The Marvel Defenders

The British media classes are somewhat taken with the new Iron Man film at the minute. It does look like a great superhero romp, and captures enough of the verve and social observation of Stan Lee to bear a lot of windy pretension. It avoids the hero, Tony Stark, being shown as the alcoholic he was in the comics, but the existence of Stark's demon is hinted at quite well by Robert Downey Jnr, apparently, who is a drugs offender and a former convict.

One of the great things about Marvel was how it was far less morally worthy than DC. So, for instance, Spider-woman had all sorts of problems with men before deciding to give up mucking about as a costumed hero; the she-hulk was a funny feminist lawyer when she went green; Dr Strange was clearly a total weirdo with an invented heterosexuality; and the silver surfer was a genuinely noble but actually quite murderous character.

All of this was quite true to the pulp origins of comic books, in which vigilante characters shared as much with lynch mobs as they did with the gendarmes. They were an expression of the absence of control by elites on the frontier and of the narcissism and alienation of modernity, and probably had more than a little to do with the furtiveness of sexual expression before the seventies too.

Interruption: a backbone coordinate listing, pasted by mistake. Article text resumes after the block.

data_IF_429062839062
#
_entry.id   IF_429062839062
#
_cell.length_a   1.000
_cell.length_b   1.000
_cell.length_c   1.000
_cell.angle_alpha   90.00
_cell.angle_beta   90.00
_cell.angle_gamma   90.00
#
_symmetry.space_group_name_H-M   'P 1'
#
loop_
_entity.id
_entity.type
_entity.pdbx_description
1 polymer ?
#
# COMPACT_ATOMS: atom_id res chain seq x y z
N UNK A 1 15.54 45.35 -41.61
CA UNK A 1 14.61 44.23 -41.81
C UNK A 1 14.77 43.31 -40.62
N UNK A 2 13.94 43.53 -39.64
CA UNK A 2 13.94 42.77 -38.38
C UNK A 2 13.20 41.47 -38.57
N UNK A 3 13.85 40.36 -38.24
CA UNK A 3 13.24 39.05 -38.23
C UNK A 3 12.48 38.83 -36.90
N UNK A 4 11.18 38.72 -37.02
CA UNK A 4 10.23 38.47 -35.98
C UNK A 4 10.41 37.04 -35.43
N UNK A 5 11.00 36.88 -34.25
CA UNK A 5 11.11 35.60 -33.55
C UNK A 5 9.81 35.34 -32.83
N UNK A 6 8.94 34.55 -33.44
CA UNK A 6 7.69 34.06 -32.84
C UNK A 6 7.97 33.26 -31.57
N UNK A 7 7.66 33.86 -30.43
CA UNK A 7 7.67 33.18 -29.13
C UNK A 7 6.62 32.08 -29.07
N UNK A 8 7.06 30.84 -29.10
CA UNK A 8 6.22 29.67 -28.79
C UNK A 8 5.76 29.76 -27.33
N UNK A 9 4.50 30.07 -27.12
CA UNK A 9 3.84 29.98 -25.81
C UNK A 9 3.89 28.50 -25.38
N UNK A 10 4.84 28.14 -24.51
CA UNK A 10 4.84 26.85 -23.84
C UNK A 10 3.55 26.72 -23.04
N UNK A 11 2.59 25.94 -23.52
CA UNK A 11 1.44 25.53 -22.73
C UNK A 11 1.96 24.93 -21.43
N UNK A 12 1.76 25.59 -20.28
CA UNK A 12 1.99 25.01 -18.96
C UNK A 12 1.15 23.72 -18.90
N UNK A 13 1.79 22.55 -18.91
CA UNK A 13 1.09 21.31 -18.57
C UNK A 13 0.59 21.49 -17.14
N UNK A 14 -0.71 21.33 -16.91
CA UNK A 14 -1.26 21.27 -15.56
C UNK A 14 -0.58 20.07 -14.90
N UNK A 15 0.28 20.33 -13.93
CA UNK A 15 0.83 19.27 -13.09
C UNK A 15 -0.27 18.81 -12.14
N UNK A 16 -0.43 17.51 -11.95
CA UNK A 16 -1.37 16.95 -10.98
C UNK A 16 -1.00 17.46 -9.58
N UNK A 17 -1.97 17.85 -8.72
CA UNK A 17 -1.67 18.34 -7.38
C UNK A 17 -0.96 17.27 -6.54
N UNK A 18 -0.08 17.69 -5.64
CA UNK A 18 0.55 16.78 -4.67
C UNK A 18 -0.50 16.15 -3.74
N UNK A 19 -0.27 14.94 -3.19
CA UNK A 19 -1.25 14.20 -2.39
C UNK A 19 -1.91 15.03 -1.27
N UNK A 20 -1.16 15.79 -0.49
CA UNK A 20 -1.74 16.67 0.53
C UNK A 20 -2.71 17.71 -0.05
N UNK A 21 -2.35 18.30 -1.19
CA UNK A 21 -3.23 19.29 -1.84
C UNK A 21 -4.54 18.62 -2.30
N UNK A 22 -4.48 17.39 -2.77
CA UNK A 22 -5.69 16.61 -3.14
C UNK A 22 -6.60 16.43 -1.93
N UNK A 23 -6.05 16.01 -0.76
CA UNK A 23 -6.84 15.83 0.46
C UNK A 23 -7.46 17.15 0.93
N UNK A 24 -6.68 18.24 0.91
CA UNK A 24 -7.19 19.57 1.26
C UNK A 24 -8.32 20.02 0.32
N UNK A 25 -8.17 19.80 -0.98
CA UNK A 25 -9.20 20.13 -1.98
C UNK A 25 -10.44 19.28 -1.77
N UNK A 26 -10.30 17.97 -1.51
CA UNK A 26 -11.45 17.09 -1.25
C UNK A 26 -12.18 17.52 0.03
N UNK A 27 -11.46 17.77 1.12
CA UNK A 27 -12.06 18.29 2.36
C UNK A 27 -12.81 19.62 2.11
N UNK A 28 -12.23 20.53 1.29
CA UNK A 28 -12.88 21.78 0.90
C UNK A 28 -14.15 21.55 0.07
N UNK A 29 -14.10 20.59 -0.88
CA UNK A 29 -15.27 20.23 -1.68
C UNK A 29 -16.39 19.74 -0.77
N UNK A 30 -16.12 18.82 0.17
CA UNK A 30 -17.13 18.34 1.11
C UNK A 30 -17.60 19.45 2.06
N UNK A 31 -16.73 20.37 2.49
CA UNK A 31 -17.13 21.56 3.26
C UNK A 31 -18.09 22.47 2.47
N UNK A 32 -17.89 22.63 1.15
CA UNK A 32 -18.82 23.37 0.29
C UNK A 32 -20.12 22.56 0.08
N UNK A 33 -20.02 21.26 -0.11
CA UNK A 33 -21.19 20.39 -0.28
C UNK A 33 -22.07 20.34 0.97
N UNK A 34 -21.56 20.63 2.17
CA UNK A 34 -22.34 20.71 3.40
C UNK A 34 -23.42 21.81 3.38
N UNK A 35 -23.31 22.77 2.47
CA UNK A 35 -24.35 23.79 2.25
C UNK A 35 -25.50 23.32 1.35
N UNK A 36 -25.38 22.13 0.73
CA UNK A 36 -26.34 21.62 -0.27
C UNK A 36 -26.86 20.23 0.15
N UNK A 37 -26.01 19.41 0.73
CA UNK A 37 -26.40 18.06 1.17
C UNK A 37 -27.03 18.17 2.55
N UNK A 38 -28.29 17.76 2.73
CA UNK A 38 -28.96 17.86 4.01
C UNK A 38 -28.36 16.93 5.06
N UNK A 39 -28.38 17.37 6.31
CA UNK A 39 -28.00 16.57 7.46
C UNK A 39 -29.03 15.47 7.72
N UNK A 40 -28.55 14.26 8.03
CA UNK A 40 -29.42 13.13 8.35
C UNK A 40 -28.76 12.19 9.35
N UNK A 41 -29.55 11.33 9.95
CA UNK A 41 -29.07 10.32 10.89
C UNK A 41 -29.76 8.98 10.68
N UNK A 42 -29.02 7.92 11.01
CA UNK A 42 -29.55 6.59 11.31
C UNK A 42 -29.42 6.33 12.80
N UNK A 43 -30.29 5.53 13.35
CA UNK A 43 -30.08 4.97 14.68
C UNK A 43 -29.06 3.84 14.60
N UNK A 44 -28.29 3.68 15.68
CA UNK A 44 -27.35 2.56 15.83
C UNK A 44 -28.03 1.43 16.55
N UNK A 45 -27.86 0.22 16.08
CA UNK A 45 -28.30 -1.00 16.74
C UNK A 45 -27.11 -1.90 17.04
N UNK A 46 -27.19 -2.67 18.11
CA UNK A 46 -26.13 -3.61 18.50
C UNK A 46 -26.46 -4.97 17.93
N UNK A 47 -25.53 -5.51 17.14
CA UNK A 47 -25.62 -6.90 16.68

I liked quirky characters, so I thought on Free Comic Books Day, (an annual event) I would push you towards my favourite from Marvel; the 'non-team' of the Defenders.

The Defenders functioned like an invoice-based tutorial college. Everyone was a little weird and didn't really like each other, mostly; the boss was some sort of whacky sorcerer who had either surreptitiously hypnotised, drugged or blackmailed everyone into working together with a dubious qualification (I bet Dr Strange was at a teaching college); everyone was always trying to escape the association, and was a borderline sociopath; and achieving targets was frankly a grudgeful anticlimax that usually resulted in someone walking out. In addition, there was very little investment in secret bases or costumes and most stories involved human shipwrecks and a state of being that was, frankly, nucking futs. Needless to say the procedures envisaged in the employment rights act 2002 covering discipline, dismissal and grievance were as far beyond the defenders as the employment tribunals and planet Krypton.

Yet the Defenders was an exuberant line in comics and shared a certain cynical take on the world mixed with a very dry sense of fun that is today associated with the likes of Hellboy or Joe Sacco picture-novels. If you like your comics, I really recommend it as a sort of druggy version of X-Men, and in any event, wish you a happy comics day!

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